In a two-page memorandum, the US Department of Justice (DOJ) announced a broad policy statement prohibiting the use of agency guidance documents as the basis for proving legal violations in civil enforcement actions, including actions brought under the False Claims Act (FCA). The extent to which these policy changes ultimately create relief for health care defendants in FCA actions is unclear at this time. That said, the memo provides defendants with a valuable tool in defending FCA actions, either brought by DOJ or relator’s counsel, that attempt to use alleged noncompliance with agency sub-regulatory guidance as support for an FCA theory.
The government’s focus on the US opioid crisis has been consistently expanding over the past year beyond manufacturers to reach prescribers and health care providers who submit claims to federal health care programs for opioid prescriptions. These efforts increasingly include investigations under the False Claims Act and administrative actions, in addition to the more traditional criminal approach to these issues.
With the Trump administration’s public health emergency orders, it is expected for the government’s enforcement activities, including those instigated by relators and their counsel, to grow in this area.
On January 23, 2018, the same judge who two weeks ago set aside a $350 million jury verdict against a nursing home operator denied a new emergency motion by relator to freeze the defendant’s assets pending the relator’s appeal of the court’s order granting judgment as a matter of law.
The relator argued that the defendant should be enjoined from engaging in transactions outside the ordinary course of business during the pendency of the appeal to protect “Relator’s, the United States’, and the State of Florida’s interests during the time the appeal is pending.” Relator asserted that she has a “strong likelihood of success” on appeal and that the defendant could attempt to “thwart judgment” by transferring assets to related parties while the appeal is pending. Continue Reading Update: Judge Denies Relator’s Attempt to Freeze Nursing Home’s Assets Pending Appeal
On October 23, 2017, the US Court of Appeals for the Seventh Circuit reversed itself by determining that proximate cause—and not the “but-for” causation test that the court adopted 25 years ago—is the appropriate standard to determine causation in a claim under the False Claims Act (FCA). United States v. Luce, No. 16-4093 (7th Cir. Oct. 23, 2017).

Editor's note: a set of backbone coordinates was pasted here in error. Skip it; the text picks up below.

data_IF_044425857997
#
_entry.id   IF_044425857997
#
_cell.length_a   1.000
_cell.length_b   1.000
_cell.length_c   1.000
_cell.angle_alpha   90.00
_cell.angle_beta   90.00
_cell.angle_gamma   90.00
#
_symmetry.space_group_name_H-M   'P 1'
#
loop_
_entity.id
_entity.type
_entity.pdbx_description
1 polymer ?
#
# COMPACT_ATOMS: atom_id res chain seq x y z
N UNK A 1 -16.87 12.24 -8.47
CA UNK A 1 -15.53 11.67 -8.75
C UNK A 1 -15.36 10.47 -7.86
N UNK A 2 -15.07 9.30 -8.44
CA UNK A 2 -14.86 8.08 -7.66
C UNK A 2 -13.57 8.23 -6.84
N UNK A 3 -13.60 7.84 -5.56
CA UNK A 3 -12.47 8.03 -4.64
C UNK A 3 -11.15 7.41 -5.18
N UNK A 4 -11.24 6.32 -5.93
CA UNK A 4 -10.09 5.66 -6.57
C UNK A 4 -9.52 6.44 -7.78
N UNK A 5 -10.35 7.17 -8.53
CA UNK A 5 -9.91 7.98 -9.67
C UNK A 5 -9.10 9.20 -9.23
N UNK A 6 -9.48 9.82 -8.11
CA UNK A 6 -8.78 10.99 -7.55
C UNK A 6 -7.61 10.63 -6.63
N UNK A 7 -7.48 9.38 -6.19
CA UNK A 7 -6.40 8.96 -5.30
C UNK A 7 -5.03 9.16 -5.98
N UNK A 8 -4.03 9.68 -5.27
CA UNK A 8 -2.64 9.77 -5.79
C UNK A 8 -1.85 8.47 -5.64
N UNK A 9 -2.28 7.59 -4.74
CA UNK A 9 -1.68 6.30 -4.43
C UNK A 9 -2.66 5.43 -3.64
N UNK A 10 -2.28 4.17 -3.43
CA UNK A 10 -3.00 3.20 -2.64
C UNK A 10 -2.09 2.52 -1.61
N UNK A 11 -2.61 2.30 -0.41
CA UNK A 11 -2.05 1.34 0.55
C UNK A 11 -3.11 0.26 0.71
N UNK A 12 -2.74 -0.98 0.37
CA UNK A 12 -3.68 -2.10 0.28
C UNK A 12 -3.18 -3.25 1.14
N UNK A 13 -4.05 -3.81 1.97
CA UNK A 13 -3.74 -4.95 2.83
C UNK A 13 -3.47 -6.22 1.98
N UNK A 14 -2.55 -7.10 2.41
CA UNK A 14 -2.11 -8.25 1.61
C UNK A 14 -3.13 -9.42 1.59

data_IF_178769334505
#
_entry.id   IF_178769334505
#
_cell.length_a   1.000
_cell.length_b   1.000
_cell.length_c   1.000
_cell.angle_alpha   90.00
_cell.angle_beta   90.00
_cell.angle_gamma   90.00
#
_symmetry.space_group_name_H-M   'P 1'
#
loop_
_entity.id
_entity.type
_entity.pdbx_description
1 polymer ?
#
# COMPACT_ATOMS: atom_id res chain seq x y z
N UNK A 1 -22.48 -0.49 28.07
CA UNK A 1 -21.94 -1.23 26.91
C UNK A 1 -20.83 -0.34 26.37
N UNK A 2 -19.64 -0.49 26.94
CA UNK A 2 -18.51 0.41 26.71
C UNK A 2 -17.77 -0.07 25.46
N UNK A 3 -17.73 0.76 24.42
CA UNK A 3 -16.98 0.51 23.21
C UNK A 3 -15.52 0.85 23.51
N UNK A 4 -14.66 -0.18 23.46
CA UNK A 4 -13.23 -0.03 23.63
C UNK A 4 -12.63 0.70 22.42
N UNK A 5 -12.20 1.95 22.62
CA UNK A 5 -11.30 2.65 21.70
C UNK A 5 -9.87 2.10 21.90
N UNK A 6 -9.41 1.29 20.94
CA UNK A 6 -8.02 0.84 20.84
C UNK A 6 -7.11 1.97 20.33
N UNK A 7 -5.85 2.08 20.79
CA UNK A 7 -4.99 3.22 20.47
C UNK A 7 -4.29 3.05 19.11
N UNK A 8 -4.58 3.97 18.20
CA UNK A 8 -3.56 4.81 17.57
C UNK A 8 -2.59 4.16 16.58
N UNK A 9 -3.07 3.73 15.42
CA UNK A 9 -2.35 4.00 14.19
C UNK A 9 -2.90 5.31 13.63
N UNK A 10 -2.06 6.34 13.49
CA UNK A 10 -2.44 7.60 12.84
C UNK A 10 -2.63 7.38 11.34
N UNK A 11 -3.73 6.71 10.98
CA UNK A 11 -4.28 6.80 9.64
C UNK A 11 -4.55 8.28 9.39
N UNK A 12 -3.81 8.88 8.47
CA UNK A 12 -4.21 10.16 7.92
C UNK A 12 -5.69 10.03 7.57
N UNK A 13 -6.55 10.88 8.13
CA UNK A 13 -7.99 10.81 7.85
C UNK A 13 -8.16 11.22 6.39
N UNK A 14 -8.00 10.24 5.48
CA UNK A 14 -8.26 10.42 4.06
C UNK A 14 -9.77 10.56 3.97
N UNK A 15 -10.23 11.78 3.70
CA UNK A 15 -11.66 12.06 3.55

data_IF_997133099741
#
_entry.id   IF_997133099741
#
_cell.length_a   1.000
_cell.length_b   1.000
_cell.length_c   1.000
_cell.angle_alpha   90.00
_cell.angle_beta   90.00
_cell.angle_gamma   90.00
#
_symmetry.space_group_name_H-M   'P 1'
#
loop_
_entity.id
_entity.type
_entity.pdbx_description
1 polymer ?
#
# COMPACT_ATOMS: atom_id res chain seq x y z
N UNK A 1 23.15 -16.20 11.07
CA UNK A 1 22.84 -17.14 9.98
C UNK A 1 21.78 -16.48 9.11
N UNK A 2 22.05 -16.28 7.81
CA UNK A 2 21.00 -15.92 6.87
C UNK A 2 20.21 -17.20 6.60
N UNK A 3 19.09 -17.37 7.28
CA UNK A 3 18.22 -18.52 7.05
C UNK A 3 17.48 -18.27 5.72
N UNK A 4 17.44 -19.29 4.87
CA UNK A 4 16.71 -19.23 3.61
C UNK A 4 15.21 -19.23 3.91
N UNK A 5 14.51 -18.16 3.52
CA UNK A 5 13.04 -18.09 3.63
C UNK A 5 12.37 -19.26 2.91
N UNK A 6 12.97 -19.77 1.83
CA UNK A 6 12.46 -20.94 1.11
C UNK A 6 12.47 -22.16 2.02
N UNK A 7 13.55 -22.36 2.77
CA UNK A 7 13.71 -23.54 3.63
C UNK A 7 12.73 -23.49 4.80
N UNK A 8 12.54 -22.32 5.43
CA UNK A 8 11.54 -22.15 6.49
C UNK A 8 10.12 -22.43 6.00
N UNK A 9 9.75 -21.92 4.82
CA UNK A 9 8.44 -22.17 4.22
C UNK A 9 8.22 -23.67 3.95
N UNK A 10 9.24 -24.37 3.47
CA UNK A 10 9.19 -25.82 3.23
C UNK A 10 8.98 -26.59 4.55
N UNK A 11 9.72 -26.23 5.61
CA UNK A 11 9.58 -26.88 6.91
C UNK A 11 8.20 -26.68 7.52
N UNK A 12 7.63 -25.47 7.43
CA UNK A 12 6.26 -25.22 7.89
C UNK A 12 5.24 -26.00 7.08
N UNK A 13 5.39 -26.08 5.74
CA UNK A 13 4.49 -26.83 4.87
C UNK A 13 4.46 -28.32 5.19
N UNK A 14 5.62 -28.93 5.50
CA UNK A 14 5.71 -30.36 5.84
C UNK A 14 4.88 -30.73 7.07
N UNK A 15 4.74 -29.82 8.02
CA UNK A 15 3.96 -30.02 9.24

The United States brought suit against defendant Robert S. Luce under the FCA and the Financial Institutions Reform, Recovery and Enforcement Act (FIRREA) in 2011 based upon Fair Housing Act (FHA) certifications included in annual verification reports that Luce and his subordinates signed on behalf of the mortgage company he owned and operated. Although Luce had been indicted in 2005 for an unrelated matter, the mortgage company continued to submit certifications stating that no officers of the company were then subject to criminal proceedings. Only in February 2008, after almost three years had passed since the defendant’s indictment, did the company notify an inspector with the US Department of Housing and Urban Development (HUD) of the indictment. HUD issued a Referral for Suspension/Disbarment of the company shortly thereafter. Continue Reading Seventh Circuit Reevaluates and Adopts More Stringent FCA Causation Standard
Eventually, any health care organization with an effective compliance program is very likely to discover an issue that raises potential liability and requires disclosure to a government entity. While we largely discuss False Claims Act (FCA) litigation and defense issues on this blog, a complementary issue is how to address matters that raise potential liability risks for an organization proactively.
On August 11, 2017, a group of affiliated home health providers in Tennessee (referred to collectively as “Home Health Providers”) entered into an FCA settlement agreement with the US Department of Justice (DOJ) and the US Department of Health and Human Services Office of Inspector General (OIG) for $1.8 million to resolve self-disclosed, potential violations of the Stark Law, the Federal Anti-Kickback Statute, and a failure to meet certain Medicare coverage and payment requirements for home health services. This settlement agreement underscores the strategic considerations that providers must weigh as they face self-disclosing potential violations to the US government. Continue Reading DOJ Settlement with Home Health Providers Underscores Strategic Considerations for Self-Disclosure
In an unusual ruling on August 18, 2017, the US Court of Appeals for the Sixth Circuit reversed the Middle District of Tennessee’s denial of the defendant’s motion for attorneys’ fees, and remanded the case for an award of legal fees and expenses related to defending against the government’s “excessive” damages demand, as well as fees incurred during the appeal and remand process. The case is United States ex rel. Wall v. Circle C Construction, LLC, and as we have previously reported, last year the government suffered a major loss when the Sixth Circuit dramatically reduced the damage award in this False Claims Act (FCA) litigation by over 95 percent (from $762,894.54 to $14,748), which resulted in damages of less than 1 percent of the $1.66 million originally claimed by the government. At the time, the Sixth Circuit called the government’s so-called “tainted goods” damage calculation “fairyland rather than actual.” Continue Reading Sixth Circuit Hits Federal Government with $450,000+ in Legal Fees to be Paid to FCA Defendant Under the Equal Access to Justice Act